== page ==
Gather. Step. Rock back, and throw.
Just pound the zone.
Arizona State Sun Devils freshman pitcher Zach Dixon repeated this stretch 115 times on Sunday. By the last time he performed the motion, he had produced nine scoreless innings with seven strikeouts against just three hits and three walks; a line that resulted in his first career win in his first career start.
More importantly, for the Sun Devils (20-13, 6-9), it produced a 4-0 win over the No. 15 California Golden Bears, along with a résumé-buffing series victory.
"We needed this," said Sun Devils coach Tracy Smith. "It was probably more surprising than (Ryan Hingst's) no-hitter."
Coming in, Dixon had made just two appearances on the season, accumulating three walks and just one strikeout in just an inning's worth of use.
After having used seven pitchers on Saturday, Smith was down to the point where "somebody had to go." He said the stars seemed to align for Dixon — a left-hander — because ASU wanted to pit a southpaw against Cal's lineup.
It wasn't just the stars which aligned, but fate itself, it appeared.
In fact, the win marks just the fourth time in 15 games this season ASU has won while scoring four runs or less (now 4-11 in such matchups). It's the first victory in such a game since its 3-2 win over UC Davis on March 13.
Dixon's early run support came when catcher Brian Serven (2-for-4, RBI, R) and designated hitter Sebastian Zawada pelted back-to-back singles through the left side of the infield to open the second inning. With one out, first baseman Zach Cerbo chopped a slow-rolling ground ball to Cal shortstop Preston Grand Pre, whose throw to first pulled the defender off the bag, loading the bases.
Left fielder Daniel Williams connected with the first pitch he saw for an RBI single, which was ensued by a Gage Canning walk and an Andrew Snow sac fly to deep left field to tally three early runs for the Sun Devils.
It was all Dixon needed to survive.
"If we get runs or we don't, it doesn't matter," he said. "It doesn't change my mindset at all."
It was the stoic attitude that prevented the freshman from ever letting his grip of the contest go.
In the fourth inning, a single hit through a left-infield shift by Cal's Brett Cumberland and a walk by Matt Ruff placed the potentially game-tying run at bat in Nick Halamandaris.
He drove a Dixon pitch deep into right field, but Canning tracked the ball, leapt into the air and robbed the Golden Bears of an RBI-extra-base hit.
"That was huge," Dixon said, grateful of his defense's performance.
With danger still present, Dixon rallied on the next at-bat, fanning his sixth batter of the day to repel the Golden Bears' attack.
Smith said the three change-ups Dixon tossed to strike the batter out were the biggest of the game.
"Once we saw that, you could just see the confidence in him continue," Smith said. "He executed the pitches he needed to execute in a key situation in order to stay in, and then he took it from there.
"It was awesome."
"He was just really out in front of it, so I just kept that change-up really down-and-in," Dixon said of the pivotal at-bat.
The left-hander went on to continue his dominant form, getting through the eighth inning having thrown just over 90 pitches.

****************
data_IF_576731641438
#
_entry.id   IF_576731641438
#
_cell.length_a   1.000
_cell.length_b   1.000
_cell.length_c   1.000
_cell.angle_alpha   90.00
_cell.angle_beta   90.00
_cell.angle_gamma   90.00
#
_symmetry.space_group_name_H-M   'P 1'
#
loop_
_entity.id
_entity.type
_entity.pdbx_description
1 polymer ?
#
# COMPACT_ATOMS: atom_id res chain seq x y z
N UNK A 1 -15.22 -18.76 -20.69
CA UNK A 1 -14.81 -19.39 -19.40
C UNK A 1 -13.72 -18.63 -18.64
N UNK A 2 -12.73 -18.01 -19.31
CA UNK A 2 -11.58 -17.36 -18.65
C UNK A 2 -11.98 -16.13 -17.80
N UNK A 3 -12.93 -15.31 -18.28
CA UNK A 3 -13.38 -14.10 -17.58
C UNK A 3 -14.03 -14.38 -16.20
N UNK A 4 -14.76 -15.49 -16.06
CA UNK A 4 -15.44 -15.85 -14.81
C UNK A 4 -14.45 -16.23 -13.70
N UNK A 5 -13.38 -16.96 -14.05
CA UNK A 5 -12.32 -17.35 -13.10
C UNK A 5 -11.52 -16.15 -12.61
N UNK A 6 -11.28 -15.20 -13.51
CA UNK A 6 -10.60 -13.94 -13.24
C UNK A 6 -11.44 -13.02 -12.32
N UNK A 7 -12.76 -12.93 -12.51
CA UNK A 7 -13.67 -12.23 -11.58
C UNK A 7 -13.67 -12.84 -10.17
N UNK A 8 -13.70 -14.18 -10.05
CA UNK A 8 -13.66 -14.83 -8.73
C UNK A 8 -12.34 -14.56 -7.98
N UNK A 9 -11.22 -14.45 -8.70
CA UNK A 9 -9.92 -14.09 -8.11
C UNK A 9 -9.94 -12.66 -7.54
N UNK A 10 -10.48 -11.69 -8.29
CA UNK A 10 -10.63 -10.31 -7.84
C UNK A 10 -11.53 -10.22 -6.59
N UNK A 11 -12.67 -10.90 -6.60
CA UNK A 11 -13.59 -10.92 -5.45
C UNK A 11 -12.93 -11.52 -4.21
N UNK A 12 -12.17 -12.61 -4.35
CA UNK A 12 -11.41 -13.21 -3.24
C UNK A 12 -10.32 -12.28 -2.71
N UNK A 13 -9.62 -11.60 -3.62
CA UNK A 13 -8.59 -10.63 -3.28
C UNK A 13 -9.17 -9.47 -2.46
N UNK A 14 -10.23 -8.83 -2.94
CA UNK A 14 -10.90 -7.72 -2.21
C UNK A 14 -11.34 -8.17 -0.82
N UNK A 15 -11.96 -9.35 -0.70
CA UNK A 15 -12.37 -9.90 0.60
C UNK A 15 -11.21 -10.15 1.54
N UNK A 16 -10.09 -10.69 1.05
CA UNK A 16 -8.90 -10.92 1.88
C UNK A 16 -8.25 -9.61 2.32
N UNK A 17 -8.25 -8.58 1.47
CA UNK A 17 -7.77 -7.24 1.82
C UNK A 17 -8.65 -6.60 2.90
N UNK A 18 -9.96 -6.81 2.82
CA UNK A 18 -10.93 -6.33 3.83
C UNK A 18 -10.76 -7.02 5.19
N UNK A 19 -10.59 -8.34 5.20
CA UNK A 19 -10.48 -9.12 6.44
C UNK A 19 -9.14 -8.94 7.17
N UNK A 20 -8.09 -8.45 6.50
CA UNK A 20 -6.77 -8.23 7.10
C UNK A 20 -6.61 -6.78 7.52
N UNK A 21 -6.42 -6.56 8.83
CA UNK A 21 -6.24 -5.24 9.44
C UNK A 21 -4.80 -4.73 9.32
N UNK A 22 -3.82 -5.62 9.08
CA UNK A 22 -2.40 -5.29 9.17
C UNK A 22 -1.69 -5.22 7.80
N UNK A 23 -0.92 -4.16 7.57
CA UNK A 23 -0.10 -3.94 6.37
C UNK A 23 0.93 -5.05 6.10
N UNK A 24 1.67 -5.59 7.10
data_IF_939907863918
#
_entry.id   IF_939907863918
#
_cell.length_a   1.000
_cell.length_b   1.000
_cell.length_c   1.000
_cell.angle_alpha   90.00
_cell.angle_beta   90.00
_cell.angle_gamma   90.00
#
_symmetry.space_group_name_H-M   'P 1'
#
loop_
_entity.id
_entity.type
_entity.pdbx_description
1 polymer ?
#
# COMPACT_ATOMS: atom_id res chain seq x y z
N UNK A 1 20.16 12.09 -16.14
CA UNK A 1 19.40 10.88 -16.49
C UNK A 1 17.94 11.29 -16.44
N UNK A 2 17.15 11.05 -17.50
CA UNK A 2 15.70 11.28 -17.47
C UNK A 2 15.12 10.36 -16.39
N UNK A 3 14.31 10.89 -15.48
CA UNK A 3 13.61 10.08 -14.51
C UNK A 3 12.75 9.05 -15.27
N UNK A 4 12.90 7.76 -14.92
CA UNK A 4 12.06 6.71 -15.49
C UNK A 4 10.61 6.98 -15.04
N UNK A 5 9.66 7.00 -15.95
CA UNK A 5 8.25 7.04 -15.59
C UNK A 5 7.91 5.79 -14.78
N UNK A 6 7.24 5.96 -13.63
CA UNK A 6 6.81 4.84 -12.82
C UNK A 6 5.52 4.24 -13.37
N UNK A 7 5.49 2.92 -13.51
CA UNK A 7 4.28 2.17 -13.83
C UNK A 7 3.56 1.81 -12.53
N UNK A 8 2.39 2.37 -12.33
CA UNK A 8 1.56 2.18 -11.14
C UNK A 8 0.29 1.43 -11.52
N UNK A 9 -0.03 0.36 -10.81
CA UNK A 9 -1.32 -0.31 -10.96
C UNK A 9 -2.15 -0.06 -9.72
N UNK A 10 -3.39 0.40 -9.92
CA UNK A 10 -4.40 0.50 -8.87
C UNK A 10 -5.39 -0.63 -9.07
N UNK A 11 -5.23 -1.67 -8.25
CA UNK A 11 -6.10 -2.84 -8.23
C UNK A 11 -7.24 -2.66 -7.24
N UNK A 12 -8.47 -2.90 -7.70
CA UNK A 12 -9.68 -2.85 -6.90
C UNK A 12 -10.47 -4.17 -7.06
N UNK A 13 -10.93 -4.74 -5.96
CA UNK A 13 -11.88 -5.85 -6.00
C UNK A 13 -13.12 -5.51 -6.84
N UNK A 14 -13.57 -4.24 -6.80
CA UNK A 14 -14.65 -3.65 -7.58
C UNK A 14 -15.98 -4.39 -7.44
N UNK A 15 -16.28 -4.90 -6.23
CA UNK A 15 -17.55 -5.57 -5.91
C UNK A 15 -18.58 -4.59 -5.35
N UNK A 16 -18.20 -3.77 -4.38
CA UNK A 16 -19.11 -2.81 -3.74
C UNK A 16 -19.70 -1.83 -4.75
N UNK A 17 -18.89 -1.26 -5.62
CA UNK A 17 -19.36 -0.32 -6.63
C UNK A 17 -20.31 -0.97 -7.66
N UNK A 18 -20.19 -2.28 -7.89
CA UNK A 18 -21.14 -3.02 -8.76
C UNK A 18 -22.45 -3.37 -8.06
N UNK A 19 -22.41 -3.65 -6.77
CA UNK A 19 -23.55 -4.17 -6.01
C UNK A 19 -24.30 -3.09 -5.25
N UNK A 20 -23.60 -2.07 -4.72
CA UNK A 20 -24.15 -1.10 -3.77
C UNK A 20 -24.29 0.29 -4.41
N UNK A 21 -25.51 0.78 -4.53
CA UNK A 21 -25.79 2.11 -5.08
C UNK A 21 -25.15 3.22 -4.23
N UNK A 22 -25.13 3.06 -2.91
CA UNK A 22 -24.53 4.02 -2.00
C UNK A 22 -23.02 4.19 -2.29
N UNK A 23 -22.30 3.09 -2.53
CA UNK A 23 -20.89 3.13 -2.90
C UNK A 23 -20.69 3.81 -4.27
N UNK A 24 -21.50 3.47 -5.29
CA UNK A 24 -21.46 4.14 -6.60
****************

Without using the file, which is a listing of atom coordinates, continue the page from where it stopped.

In the bottom of the eighth, Serven pushed across one more run on a bases-loaded single to give the Sun Devils a 4-0 advantage entering the final frame.
The ninth proved to be a nervy battle.
"The hardest out in baseball is the first one of the ninth," Smith said.
Against the first batter, Dixon fell behind 3-1 in the count, and walked him. He fell behind 2-0 against the second batter when Serven called a meeting.
"(Serven) knows this is a little bit different game for me," Dixon said. "Kind of just comes up to me, kinds of just relaxes me, and tells me, ‘Just throw it to my glove. Play catch. Just play catch and you'll be fine.'"
Dixon would battle back to get the count at 3-2 before daring the batter into a pop fly for the first out.
He quickly fell behind 2-0 against the ensuing batter before Tracy Smith visited the mound. The coach decided to leave his starter out to finish what he had started.
"I just said, ‘Hey, whatever we do, we do it aggressively. You're pitching great,'" Smith said of the visit. "You could see that he could smell the victory, and kind of was a little different."
Dixon responded with a strike, then had a pitch slapped foul down the first-base line. A ball missed wide to fill the count, then another pitch was fouled back before the batter lifted one to right field, where Canning was able to track under it for the second out.
The next batter fouled off the first pitch, then two balls made the count 2-1.
Dixon hurled another pitch that was hit deep into right field. Canning tracked under it and fielded the final out, cementing the win for the freshman.
A complete-game shutout in his first-ever start.
Smith said that had he seen the sort of consistency Dixon displayed prior to Sunday, he would have called his number sooner.
"Now, don't anybody ask me why he hasn't been out there a lot," Smith joked afterwards.
"If they give me a chance, I try to go out there and prove that chance," Dixon said. "Getting a series win against Cal was a huge confidence boost for us."
Said Smith of the performance, "I love it. I think it's awesome. ... We wouldn't hesitate to put him out there again if we need to."
The win gives the Sun Devils a 3-1 record on the week, and its second Pac-12 series win of the campaign.
"Boy, did we ever need this," Smith continued. "But now the key is anybody -- whether it be Zach or anybody -- really you've got to back that up and be consistent."
Next up for the Sun Devils is a one-game midweek against UNLV at Phoenix Municipal Stadium at 6:30 PT on Tuesday.